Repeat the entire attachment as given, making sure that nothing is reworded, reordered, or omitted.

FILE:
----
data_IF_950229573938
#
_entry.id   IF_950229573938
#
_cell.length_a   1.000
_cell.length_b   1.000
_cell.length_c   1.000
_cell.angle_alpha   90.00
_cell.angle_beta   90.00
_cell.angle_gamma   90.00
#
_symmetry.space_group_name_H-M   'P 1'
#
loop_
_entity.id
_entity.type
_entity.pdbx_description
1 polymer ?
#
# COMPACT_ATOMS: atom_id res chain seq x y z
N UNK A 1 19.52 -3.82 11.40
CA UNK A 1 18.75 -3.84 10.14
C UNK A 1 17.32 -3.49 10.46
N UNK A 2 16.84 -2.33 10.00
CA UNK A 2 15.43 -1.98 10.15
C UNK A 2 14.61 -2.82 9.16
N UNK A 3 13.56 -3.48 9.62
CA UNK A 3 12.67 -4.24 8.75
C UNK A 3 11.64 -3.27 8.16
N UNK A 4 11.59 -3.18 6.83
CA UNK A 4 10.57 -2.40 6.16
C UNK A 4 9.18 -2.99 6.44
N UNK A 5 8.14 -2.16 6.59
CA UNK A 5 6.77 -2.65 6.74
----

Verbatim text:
data_IF_950229573938
#
_entry.id   IF_950229573938
#
_cell.length_a   1.000
_cell.length_b   1.000
_cell.length_c   1.000
_cell.angle_alpha   90.00
_cell.angle_beta   90.00
_cell.angle_gamma   90.00
#
_symmetry.space_group_name_H-M   'P 1'
#
loop_
_entity.id
_entity.type
_entity.pdbx_description
1 polymer ?
#
# COMPACT_ATOMS: atom_id res chain seq x y z
N UNK A 1 19.52 -3.82 11.40
CA UNK A 1 18.75 -3.84 10.14
C UNK A 1 17.32 -3.49 10.46
N UNK A 2 16.84 -2.33 10.00
CA UNK A 2 15.43 -1.98 10.15
C UNK A 2 14.61 -2.82 9.16
N UNK A 3 13.56 -3.48 9.62
CA UNK A 3 12.67 -4.24 8.75
C UNK A 3 11.64 -3.27 8.16
N UNK A 4 11.59 -3.18 6.83
CA UNK A 4 10.57 -2.40 6.16
C UNK A 4 9.18 -2.99 6.44
N UNK A 5 8.14 -2.16 6.59
CA UNK A 5 6.77 -2.65 6.74